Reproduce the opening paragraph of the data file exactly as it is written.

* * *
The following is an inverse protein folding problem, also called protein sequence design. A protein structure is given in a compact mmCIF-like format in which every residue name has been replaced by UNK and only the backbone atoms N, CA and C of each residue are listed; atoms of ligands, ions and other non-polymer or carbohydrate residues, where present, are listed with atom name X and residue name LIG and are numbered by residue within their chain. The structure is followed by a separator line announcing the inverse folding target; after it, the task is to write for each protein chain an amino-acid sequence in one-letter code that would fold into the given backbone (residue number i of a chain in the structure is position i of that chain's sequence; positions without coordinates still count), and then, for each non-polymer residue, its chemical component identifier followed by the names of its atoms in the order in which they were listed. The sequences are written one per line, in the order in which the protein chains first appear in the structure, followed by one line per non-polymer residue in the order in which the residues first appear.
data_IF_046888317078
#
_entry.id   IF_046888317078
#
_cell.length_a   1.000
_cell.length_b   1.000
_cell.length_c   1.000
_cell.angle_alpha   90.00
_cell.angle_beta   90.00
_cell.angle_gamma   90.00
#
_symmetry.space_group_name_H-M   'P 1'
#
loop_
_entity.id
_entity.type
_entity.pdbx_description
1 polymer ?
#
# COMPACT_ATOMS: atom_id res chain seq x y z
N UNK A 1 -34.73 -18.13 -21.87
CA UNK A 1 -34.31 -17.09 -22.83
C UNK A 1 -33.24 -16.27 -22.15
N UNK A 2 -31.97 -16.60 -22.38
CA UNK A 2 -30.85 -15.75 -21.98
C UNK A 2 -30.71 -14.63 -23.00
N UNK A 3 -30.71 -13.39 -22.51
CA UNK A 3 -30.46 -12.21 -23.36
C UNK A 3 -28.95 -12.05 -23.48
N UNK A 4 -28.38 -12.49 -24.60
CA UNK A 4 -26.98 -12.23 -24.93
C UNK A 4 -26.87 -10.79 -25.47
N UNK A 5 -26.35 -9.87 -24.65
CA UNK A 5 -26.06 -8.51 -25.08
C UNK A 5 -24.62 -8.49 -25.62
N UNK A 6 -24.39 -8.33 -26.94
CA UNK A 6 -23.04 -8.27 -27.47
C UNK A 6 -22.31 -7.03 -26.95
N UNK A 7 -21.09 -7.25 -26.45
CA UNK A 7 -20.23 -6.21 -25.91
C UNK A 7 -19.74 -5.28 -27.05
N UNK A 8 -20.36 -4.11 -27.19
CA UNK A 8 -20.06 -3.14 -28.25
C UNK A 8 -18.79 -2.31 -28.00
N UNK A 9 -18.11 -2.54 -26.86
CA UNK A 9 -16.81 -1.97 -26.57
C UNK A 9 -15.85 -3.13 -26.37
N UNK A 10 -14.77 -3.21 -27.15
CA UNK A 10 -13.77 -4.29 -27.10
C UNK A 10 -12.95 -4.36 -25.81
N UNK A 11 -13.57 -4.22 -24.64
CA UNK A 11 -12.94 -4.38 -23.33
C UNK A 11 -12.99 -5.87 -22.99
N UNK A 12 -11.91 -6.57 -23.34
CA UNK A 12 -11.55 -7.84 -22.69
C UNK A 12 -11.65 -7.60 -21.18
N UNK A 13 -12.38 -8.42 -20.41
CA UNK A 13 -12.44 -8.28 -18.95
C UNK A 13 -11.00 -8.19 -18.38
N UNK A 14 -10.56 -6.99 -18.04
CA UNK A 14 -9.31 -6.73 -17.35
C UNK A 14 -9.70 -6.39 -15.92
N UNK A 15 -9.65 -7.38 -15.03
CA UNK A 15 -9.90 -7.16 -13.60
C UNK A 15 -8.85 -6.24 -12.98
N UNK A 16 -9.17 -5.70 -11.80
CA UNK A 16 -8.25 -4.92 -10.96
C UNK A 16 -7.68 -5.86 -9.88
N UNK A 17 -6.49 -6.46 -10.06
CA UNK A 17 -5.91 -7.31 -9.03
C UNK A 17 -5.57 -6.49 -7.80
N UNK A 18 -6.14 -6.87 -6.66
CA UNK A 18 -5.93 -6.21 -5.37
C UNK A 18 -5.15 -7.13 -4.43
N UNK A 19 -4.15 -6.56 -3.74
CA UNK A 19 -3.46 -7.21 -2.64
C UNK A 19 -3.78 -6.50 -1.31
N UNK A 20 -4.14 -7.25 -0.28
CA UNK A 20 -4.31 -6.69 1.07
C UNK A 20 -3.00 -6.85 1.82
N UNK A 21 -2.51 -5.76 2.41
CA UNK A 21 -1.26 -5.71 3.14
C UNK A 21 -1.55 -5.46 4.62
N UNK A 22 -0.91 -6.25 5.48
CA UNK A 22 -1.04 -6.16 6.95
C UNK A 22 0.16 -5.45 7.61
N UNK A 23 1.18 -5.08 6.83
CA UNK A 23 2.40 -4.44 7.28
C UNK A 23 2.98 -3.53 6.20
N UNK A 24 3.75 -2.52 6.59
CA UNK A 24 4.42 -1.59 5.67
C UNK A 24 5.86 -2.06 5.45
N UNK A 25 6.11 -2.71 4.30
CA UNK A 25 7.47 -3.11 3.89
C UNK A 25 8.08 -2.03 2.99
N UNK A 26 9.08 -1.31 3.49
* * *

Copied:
The following is an inverse protein folding problem, also called protein sequence design. A protein structure is given in a compact mmCIF-like format in which every residue name has been replaced by UNK and only the backbone atoms N, CA and C of each residue are listed; atoms of ligands, ions and other non-polymer or carbohydrate residues, where present, are listed with atom name X and residue name LIG and are numbered by residue within their chain. The structure is followed by a separator line announcing the inverse folding target; after it, the task is to write for each protein chain an amino-acid sequence in one-letter code that would fold into the given backbone (residue number i of a chain in the structure is position i of that chain's sequence; positions without coordinates still count), and then, for each non-polymer residue, its chemical component identifier followed by the names of its atoms in the order in which they were listed. The sequences are written one per line, in the order in which the protein chains first appear in the structure, followed by one line per non-polymer residue in the order in which the residues first appear.